Mercy Me! I've got work to do.

Mercy Me — I've got work to do! making the world a better place – starting with me.

Last Friday Night

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“My God, My God why have you abandoned me?”  While it hardly seems like lyrics from a Katy Perry song, these words remind me of a conversation at a bar last Friday night.

Sounds like a good time, huh?

Well, it was really.  My girlfriends and I are were happy to unveil the sliver of ourselves that has nothing to do with kids, careers or cleaning.  After all, the joy of laughter and friends is always worth toasting.

While out, one of my girlfriends ran into a friend she used to work with and her boyfriend.  Having met this person before, I started talking to them.  I mentioned my endeavor to do Works of Mercy figuring what’s a little spirits without spirituality?

It came up that the boyfriend is atheist.  He was a nice fellow and I listened as he explained his disbelief.  As someone who believes in God, I can’t really say I understand any explanations that are contrary to the basis of my faith.  Nor do I think he understood when my emphatic belief didn’t include corresponding social security numbers or documents to justify that indeed, there is a God.

“Where was God today then, when that baby got shot and killed on his walk?” he asked.

He proceeded to tell me about a one-year-old in his stroller being shot in what was believed to be a robbery attempt while out on a walk with his mother in a neighboring city.

Obviously, this was unimaginable and horrific.  Our world though, increasingly seems unimaginable and horrific and even though this was the first I heard of this particular evil – it seemed oddly familiar.

Still, this doesn’t change my belief in God. And as to where He was while this was going on, I feel sure God was right there with all of them.

He was with that baby and his Mama.  He was there when someone else’s child, still a teenager, pulled the trigger eliminating an innocent life that was given from love and for the purpose to love. God was there.

He didn’t stop it either.  And, as much as I believe there is a God, I also believe He could have stopped it.

Yes, that’s hard to wrap your mind around whether you call yourself a Christian or an atheist.

Likewise, it’s hard to understand how God let His only son suffer and die such a brutal and humiliating death.  It, too, was unimaginable and horrific.

Yet, God was there.

And when Jesus was at His darkest hour suffering a brutal death as an innocent man, He called out “My God, My God why have you abandoned me?”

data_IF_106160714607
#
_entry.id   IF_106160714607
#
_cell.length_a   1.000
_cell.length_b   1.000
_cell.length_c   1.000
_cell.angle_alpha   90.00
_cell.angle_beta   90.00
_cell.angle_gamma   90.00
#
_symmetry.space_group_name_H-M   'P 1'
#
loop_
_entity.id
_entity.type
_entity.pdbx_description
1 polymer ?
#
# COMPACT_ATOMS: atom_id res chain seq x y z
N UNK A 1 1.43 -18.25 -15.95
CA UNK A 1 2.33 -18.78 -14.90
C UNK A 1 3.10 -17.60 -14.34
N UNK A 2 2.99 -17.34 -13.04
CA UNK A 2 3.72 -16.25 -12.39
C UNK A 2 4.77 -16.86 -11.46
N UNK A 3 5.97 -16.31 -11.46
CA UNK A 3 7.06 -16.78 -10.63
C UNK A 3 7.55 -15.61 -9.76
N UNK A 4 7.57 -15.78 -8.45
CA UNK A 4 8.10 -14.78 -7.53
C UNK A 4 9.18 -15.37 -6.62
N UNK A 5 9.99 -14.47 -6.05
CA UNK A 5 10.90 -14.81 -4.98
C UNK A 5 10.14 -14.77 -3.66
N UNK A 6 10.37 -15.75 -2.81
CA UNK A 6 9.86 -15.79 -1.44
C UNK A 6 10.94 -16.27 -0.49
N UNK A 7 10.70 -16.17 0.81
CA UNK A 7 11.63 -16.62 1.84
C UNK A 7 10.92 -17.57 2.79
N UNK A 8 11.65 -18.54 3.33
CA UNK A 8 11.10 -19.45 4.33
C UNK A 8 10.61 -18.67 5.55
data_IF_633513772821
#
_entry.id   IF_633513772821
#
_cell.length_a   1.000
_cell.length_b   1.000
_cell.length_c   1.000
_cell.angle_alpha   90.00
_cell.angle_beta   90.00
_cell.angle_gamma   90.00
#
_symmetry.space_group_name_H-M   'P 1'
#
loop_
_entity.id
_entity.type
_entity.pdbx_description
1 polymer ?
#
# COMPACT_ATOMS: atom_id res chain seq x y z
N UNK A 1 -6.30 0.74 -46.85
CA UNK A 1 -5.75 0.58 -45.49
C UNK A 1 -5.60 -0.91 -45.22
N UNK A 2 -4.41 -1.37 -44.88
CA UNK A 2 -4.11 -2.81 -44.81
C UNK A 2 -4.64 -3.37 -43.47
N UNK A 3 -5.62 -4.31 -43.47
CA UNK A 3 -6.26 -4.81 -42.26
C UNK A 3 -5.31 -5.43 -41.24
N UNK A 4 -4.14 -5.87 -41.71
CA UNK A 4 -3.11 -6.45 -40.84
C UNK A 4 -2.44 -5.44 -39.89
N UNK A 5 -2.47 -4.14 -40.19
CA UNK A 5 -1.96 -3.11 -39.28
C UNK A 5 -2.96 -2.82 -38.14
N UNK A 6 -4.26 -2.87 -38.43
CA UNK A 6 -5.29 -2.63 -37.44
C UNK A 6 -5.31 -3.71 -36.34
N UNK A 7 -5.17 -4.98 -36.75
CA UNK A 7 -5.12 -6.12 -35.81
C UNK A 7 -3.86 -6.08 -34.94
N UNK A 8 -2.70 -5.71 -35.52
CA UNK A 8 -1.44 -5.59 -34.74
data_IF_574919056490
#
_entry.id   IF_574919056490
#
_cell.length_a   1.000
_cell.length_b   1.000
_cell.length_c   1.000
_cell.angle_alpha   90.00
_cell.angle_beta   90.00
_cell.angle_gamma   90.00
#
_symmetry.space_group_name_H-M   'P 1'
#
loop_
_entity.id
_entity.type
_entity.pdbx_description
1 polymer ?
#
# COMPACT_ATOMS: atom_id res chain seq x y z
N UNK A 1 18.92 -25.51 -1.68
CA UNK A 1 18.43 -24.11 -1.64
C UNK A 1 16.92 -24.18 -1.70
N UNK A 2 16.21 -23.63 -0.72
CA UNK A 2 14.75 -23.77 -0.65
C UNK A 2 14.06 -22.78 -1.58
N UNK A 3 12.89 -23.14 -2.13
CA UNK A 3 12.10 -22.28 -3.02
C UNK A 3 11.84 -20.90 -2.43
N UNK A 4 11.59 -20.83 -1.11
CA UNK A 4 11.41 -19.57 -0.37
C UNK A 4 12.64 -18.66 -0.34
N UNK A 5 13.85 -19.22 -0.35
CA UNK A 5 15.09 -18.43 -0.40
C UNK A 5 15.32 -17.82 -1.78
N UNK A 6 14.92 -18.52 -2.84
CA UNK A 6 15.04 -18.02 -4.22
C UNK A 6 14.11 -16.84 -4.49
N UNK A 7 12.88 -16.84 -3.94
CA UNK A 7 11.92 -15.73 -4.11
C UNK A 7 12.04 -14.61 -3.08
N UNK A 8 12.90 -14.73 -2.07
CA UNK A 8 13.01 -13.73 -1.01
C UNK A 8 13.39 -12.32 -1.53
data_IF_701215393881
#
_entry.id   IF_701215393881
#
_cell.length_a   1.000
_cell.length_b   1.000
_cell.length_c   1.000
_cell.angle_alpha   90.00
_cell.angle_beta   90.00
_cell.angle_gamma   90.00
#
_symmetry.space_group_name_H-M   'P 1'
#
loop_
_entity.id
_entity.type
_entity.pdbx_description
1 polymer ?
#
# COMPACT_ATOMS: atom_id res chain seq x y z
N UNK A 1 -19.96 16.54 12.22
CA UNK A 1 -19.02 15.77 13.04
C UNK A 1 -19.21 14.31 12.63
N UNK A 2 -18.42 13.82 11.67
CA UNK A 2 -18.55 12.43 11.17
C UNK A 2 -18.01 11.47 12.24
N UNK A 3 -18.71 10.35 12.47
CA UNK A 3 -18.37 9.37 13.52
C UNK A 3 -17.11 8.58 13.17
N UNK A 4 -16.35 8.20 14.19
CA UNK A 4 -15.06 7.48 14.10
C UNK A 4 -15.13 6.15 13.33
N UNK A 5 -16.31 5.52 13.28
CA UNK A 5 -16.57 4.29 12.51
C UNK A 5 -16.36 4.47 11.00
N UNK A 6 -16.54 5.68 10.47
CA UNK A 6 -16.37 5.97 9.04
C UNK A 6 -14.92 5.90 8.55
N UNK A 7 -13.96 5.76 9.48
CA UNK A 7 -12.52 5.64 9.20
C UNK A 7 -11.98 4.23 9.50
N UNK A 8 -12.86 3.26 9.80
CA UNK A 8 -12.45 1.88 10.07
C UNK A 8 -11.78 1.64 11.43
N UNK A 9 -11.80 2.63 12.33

There is a message in those words that is easy to miss. Jesus did not turn away from God when He suffered or abandon Him as His God.  He turned to Him offering a prayerful lament.

Because Jesus died for our sins, He also did something unimaginable.  He changed death from a separation from life into a way to have eternal life.

And yes, that’s hard for me to wrap my head around too.  But when I do get glimpses on what that means, I see the truth of joy.  I get an inkling of why God let Jesus suffer and die on the cross, and I try to hold onto those glimpses of clarity for as long as I can.

It is easy to understand why Jesus felt abandoned on the cross.  His words were a profoundly human cry that represents not only His suffering but ours.

“He did not despise or abhor the affliction of the afflicted; he did not hide his face from me, but heard when I cried to him,” Psalm 22:24.

God didn’t abandon Jesus then.  He made a seat for Him at His right hand.

He has also made a place to deliver us from the suffering of this world.  Until then, we have to bring Him not only our praise and thanksgiving but our sorrowful laments.

We choose at the time of our darkest hour whether we turn to Him with our suffering or we abandon Him in disbelief.

When I went home and watched the news story of the teenager who took the life of the toddler, I listened to the interview of the baby’s father.  It was clear the choice he made.

He said he had just come back from seeing his dead son, kissing him goodbye.  He said he knew it was just a body now.  His spirit was gone.

While he said that gunman and his companion must be punished, he offered forgiveness for what they did.  He said he would pray for them.

Wow.

How can you not believe in God then, when only through Him, could a father have the strength to forgive the murder of his innocent baby and the grace to offer the gift of prayer for the perpetrator?

It is a remarkable example of someone turning to God in darkness instead of away from Him.  He imitated God’s mercy at a time when it is hardly plausible to believe forgiveness is possible.  Only through God could this be.

Someone without faith can only see the horror of what is compared to the promise of what will be.  They can only see the abandonment of a God that does not exist.

They see the sobriety of death, not the intoxicating joy it brings through resurrection.

“And about three o’clock Jesus cried out in a loud voice, ‘Eli, Eli, lema sabachthani’ which means My, God, My God, why have you forsaken me?” Matthew 27:46.

Those words are an important reminder of the extent of His suffering, His loyalty to God and His example for us to turn to Him during our own plight.  But those are not the only words He said on the cross that fateful day.

“Then Jesus said, Father, forgive them, they know not what they do…”  Luke 24:34

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Author: Lara Patangan